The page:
When the EU presented its annual ‘innovation scoreboard’ for the member states, Sweden was at the top – and not for the first time. Sweden has a long history as an innovation leader and is often mentioned as a role model for green technology.
Alfred Nobel was not the only one to submit patent applications in Sweden, he was followed by the innovators behind the pacemaker, Tetra Pak, ball bearings, Bluetooth and Spotify – and many more. The great variety of Swedish businesses provides a good foundation for new innovations, according to Olle Dierks, who’s on the program management at Viable Cities, a strategic innovation programme that focuses on climate-neutral, sustainable cities.
– We have a history of strong individual companies in Sweden. Today, system innovation is emerging. Government agencies, local governments, startups, multinational companies and other public and private actors are reaching out to each other. New alliances are formed to better overcome gaps and structural barriers to innovation. We need innovation on all levels to accelerate the sustainable transition, so this progress is very promising, Dierks says.
Over the last few years, sustainability has become increasingly crucial in Swedish innovation, and the climate crisis is now making an impression on many new ideas.
Meanwhile, cooperation between nations has rarely been as important as it is now.
– When it comes to complex issues such as the climate, a wide range of innovation is needed, and this is not only found in Sweden, says Dierks.
Viable Cities has led work with Climate Neutral Cities 2030, where 23 Swedish municipalities are working with Viable Cities and five government agencies to achieve the mission of becoming climate neutral by 2030. To do this, they are using the tool Climate City Contract 2030. The idea is that the contract can be used at different societal levels, locally and internationally. It is a living document and will be refined, revised and signed every year until 2030. It describes what the cities will do and how public authorities will support their work. Olle Dierks believes that this work will increase the level of innovation.
– The Climate City Contract is an important tool for enabling cities to lead global work for the climate, as well as initiating various types of innovative solutions and processes. Knowledge exchange is also a good basis for trade, he says.
Trust is important for innovation
Sten Stenbeck has worked with innovation development at RISE for ten years. He highlights trust as an important factor in Swedes’ work with innovations.
– Trust in the system and in each other makes it easier for us to share thoughts and ideas, which is a good foundation for developing innovation. Another area in which we have come a long way is governance, where many actors participate in the process and collaborate, for example within a city.
Some of the challenges that Sweden is tackling through innovation programmes and cooperation between academia, the public sector and business include the development of sustainable and smart cities, sustainable mobility, transportation and creating a more circular and biobased economy.
Stenbeck refers to one project he worked on, about investigating how existing solutions can be used in crises and disasters. This resulted in Ecobarge, a concept where energy and water purification are established at floating plants, where solar energy is being used to run desalination plants.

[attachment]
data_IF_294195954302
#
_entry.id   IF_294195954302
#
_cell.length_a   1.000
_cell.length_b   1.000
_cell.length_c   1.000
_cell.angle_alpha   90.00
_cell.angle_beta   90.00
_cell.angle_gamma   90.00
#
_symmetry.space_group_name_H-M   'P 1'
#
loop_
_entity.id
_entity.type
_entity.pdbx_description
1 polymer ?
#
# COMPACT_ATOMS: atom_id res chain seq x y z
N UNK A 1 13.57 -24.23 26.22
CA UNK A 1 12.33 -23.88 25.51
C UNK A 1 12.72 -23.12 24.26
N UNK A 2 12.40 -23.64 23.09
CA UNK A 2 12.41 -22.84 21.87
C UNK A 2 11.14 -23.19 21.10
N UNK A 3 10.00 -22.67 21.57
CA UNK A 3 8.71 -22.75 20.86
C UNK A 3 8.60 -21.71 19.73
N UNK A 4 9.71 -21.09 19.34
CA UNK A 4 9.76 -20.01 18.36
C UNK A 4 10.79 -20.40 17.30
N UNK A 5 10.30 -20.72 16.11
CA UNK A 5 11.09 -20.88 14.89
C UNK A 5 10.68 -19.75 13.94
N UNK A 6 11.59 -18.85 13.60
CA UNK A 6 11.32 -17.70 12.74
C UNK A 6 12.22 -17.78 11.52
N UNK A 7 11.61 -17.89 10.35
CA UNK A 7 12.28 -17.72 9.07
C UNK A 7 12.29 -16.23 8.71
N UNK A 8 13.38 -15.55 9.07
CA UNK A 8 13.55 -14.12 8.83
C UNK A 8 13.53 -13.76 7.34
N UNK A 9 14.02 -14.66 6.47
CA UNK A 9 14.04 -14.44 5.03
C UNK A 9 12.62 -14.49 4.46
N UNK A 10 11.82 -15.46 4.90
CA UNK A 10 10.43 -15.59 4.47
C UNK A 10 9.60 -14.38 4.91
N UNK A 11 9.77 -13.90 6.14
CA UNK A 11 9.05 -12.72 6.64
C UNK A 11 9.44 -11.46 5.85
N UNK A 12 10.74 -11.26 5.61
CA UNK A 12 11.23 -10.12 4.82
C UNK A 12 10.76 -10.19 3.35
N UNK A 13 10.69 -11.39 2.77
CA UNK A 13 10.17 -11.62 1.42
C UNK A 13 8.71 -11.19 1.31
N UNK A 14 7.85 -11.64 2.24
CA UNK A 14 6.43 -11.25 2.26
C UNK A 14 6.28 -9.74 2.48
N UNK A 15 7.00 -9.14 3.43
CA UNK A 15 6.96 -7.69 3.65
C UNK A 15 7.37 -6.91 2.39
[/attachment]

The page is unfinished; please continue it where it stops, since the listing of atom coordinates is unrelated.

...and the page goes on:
– The idea is that they can be utilised where water and energy are needed, says Stenbeck.
Outreach is a challenge
Reaching out with innovations and green technology is always challenging, and Swedish companies are no exception.
– We are top of many rankings and, globally, are one of the countries with the most patents, but doing business and getting an international breakthrough is not always easy, says Ann-Sofi Gaverstedt. She is one of the founders of urbs., a company that supplies sustainable solutions for properties, infrastructure, and cities internationally.
– We started urbs. because we saw the need for an actor that can take the role of consortium leader internationally and cluster solutions from smaller companies that do not have the capacity to take that role themselves, and also make it possible for Nordic financing in international projects, says Gaverstedt.
Ann-Sofi is also active within ElectriCITY Innovation, an association that will enable Hammarby Sjöstad to be the most sustainable district in the world through citizen engagement, and at the same time support other districts in Sweden and internationally to carry out similar conversion work. She leads the export work within ElectriCITY called Urban Tech Sweden, which was founded to meet the challenge for Swedish companies to succeed internationally.
– There is an international desire for Swedish expertise, technologies and financing, particularly in heating, cooling, mobility, energy efficiency and grid balancing, she says, and adds that if Swedish environmental technology is to be put to use abroad, it is often necessary to export a comprehensive approach, as well as thinking innovatively about business.
urbs. has won the prestigious Empire Building Challenge, with a model for how New York City can decarbonize high-rise buildings through flexible systems thinking, a model that is now being rolled out together with Swedish companies and a constellation of real estate players and is supported by the Energy Agency in New York State.
– At urbs. we don’t just offer a single component, but rather a mindset, and we present the best solution for the end customer in an innovative system with linked financiers and system solutions, says Gaverstedt.